CHAPEL HILL, N.C. — The 2013 Miami Hurricanes, unlike some of their predecessors, do not seem to particularly crave attention.
But Thursday night, just past sunset in the cool, rolling hills of an area known as The Research Triangle, that’s exactly what they’ll get.
Lots of it.
The No. 10 Hurricanes (5-0, 1-0 Atlantic Coast Conference) will put their perfect record on the line against — at least until now — an underperforming North Carolina team (1-4, 0-2) in front of a national television audience and slew of NFL scouts at Kenan Memorial Stadium.
It’s the only college game that night, and Kenan has been a place of nightmares before for the Canes, who watched the goalposts get torn down by jubilant Tar Heel fans after UNC shocked the 6-0 and then-No. 4 Canes on a last-second field goal in 2004.
Miami is still the highest-ranked team Carolina has ever beaten and the Heels’ only win over a program ranked in the AP top five.
“That is again what we’re trying to establish,” UNC coach Larry Fedora said, calling the matchup a “tremendous opportunity for us to showcase not only the Tar Heels but our stadium, our game-day atmosphere, Chapel Hill, the community, everyone involved. I mean, Thursday nights have become huge in college football because everyone is watching.”
UNC spokesman Kevin Best said nearly 40 credentials were requested by NFL scouts, the most he has distributed for a game.
Miami, 1-4 at UNC all time, is 15-3 (.833) on Thursday night ESPN broadcasts, with the highest winning percentage of any current ACC school. North Carolina is 6-5 on Thursdays, including its 27-10 opening-night loss this season at South Carolina.
UM coach Al Golden was asked how dangerous a team the Tar Heels might be, despite their record, trying to regain respect at home in a high-profile setting with their starting quarterback returning from an ankle injury.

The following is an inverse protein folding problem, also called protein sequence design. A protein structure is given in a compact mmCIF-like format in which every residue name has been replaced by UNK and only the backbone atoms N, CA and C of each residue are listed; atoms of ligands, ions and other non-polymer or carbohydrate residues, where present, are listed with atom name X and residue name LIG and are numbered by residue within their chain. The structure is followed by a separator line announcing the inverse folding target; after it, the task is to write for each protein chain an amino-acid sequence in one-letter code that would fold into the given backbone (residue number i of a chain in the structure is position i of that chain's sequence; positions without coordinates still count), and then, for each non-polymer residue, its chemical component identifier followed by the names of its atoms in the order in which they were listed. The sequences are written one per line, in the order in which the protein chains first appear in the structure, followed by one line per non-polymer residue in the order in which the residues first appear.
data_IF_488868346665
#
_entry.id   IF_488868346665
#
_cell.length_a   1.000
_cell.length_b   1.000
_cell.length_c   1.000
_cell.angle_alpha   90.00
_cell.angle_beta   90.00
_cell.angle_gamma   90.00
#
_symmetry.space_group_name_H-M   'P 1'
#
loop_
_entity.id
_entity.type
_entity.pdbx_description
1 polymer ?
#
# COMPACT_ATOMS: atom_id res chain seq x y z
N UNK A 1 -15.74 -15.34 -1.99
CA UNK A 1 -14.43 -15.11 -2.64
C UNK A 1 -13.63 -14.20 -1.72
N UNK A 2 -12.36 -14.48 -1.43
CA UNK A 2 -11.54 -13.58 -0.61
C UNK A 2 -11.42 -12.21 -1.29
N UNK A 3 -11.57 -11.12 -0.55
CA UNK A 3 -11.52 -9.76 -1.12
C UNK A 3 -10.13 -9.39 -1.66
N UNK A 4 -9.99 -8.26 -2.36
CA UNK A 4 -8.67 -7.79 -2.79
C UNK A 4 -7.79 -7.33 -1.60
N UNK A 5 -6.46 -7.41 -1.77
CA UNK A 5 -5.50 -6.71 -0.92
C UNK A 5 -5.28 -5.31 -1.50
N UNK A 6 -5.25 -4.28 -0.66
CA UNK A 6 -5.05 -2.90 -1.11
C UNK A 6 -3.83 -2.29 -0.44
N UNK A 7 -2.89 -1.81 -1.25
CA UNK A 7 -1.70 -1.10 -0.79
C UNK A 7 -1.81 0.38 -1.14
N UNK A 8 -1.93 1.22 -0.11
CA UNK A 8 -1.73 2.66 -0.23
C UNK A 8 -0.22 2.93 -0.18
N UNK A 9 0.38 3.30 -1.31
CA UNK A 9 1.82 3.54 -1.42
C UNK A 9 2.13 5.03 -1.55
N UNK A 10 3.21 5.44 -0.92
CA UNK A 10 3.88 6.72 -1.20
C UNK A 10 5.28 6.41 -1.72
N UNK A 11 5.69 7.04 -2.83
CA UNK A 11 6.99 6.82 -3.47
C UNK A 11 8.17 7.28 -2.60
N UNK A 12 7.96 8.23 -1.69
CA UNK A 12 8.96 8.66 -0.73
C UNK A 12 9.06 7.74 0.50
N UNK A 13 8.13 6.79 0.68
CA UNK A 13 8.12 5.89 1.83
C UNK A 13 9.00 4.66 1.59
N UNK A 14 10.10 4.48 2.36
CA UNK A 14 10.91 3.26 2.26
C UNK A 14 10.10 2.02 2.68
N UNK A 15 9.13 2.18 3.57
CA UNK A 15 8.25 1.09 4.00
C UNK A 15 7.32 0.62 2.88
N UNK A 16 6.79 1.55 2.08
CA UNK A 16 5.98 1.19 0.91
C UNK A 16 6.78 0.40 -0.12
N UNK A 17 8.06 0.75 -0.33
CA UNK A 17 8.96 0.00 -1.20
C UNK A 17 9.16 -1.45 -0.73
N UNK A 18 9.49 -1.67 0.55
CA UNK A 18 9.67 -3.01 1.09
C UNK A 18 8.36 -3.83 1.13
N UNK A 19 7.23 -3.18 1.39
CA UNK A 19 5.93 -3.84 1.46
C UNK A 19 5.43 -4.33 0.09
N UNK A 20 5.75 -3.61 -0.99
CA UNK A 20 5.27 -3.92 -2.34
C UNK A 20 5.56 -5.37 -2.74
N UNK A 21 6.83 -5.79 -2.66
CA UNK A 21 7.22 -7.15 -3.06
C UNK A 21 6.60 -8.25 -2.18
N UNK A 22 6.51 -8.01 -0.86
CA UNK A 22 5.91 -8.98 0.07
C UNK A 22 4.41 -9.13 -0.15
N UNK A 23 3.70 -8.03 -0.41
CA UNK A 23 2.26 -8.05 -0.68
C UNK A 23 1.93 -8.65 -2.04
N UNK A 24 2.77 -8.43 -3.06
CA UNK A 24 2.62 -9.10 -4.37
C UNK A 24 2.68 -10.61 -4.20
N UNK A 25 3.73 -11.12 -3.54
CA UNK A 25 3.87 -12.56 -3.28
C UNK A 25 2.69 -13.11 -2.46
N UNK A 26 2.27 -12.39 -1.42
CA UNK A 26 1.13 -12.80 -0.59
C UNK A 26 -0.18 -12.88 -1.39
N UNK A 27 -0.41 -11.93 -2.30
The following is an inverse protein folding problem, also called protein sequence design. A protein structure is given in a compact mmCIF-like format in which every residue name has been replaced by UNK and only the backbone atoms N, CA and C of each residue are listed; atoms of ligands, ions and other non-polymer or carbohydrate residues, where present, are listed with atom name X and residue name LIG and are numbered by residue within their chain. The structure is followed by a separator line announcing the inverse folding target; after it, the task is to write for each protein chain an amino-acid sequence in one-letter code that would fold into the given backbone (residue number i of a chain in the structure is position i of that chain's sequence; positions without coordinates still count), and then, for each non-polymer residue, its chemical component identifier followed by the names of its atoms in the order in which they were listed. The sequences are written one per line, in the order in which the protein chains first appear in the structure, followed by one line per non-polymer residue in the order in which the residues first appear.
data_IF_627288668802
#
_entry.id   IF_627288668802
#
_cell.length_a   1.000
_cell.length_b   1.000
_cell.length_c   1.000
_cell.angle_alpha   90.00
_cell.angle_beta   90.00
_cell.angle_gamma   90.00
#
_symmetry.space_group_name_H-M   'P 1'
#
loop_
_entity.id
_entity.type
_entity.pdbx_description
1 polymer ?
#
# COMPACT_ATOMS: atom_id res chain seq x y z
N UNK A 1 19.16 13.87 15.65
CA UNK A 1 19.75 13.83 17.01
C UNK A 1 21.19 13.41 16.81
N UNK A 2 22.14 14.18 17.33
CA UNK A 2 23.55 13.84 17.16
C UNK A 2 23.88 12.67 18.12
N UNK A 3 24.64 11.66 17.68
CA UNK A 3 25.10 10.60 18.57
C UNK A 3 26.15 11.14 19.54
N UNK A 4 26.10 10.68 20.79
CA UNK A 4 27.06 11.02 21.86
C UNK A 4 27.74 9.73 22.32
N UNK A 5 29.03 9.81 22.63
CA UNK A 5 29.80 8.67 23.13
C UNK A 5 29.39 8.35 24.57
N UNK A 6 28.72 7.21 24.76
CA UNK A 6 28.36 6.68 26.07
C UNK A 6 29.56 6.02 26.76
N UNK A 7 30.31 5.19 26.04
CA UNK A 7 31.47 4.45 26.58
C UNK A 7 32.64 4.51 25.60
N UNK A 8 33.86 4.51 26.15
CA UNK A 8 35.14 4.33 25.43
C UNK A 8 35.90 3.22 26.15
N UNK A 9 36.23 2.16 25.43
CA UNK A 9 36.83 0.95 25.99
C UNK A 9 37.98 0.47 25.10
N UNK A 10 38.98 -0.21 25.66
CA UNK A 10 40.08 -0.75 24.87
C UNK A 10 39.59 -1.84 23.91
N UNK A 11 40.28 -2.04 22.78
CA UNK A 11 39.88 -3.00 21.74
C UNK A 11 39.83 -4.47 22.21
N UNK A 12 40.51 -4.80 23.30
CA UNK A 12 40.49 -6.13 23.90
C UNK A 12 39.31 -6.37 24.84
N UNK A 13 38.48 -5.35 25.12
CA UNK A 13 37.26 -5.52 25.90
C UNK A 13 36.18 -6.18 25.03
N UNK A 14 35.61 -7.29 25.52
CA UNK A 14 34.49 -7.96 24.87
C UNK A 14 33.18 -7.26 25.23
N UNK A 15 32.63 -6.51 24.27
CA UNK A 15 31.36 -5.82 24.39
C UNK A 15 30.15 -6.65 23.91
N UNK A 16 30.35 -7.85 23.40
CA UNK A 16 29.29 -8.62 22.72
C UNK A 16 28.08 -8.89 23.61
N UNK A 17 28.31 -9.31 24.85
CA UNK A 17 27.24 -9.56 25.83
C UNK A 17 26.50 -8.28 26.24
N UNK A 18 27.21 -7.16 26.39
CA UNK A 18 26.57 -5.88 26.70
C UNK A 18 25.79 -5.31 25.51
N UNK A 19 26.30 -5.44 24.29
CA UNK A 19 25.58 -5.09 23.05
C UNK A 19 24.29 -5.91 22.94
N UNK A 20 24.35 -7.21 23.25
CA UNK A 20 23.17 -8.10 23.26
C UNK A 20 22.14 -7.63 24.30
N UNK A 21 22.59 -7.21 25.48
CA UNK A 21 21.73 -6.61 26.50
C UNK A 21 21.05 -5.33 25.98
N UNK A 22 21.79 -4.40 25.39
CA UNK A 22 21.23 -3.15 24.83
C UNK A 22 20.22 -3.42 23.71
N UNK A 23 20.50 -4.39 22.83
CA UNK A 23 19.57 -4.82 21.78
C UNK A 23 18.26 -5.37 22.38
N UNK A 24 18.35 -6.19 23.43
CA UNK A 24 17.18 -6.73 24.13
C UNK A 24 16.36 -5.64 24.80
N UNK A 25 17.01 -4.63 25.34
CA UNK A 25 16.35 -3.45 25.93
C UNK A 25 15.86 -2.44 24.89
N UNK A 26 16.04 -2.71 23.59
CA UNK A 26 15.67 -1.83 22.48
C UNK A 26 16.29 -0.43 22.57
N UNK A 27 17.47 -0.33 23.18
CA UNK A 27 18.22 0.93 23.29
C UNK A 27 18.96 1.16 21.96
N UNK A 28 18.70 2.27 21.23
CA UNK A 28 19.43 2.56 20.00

“You’re exactly right,” Golden said. “For all those reasons we are going to be facing a great challenge… As I said to the guys all along, records don’t matter because records are talking about the past, and we know what type of team we’re going to see Thursday.”
A victory against the Tar Heels would qualify the Hurricanes for a bowl and put them at 6-0 for the first time since going into the game at UNC in ’04.
The Tar Heels’ great defense of the recent past is no more, their best players having moved on to the NFL. Their losses this season include ones to formidable opponents South Carolina, Georgia Tech and Virginia Tech, but they also gave up 603 yards at home to East Carolina in a 55-31 drubbing on Sept. 28.
The Heels are ranked 94th nationally in total defense, 103rd in team passing efficiency defense and 95th in scoring defense.
Miami, conversely, is ranked 21st in total offense, sixth in team passing efficiency and ninth in scoring.
It’s not a pretty combination for UNC, which, like Miami, is coming off a bye week.
Offensively, the Tar Heels should have back senior Bryn Renner under center, giving UM’s top-ranked pass defense by far its best competition to date. Renner has thrown for more than 3,000 yards in each of the last two seasons and according to UNC game notes, “is on the verge of setting nearly every career passing mark’’ there.
This season, he has completed 91 of 152 attempts for 1,117 yards, seven touchdowns and three interceptions — his top target being tight end Eric Ebron, third nationally among tight ends with 66.6 receiving yards per game.
The Tar Heels run a fast, no-huddle offense.
“We’re not up tempo like these guys,’’ Golden said. “These guys are warp speed.’’
A big stage
Last season, UM quarterback Stephen Morris hurt his left ankle and was knocked out of the UNC game with 8:26 left. Ryan Williams entered the game and drove the Canes from the UNC 48-yard line to the 24 before UNC took over and sealed the 18-14 victory.
Morris sustained an injury to his right ankle Sept. 21 against Savannah State and played in pain as recently as Oct. 5 against Georgia Tech. He said “it’s feeling a lot better’’ now, but also said the ankle is still “iffy’’ and day-to-day.
Morris believes the “big atmosphere’’ shouldn’t affect the team.
“Maybe a couple years ago it might have,’’ Morris said. “The stage might have been big for a couple people, myself included. Now we have a lot more guys who understand the situation.
“We’re a smarter team.’’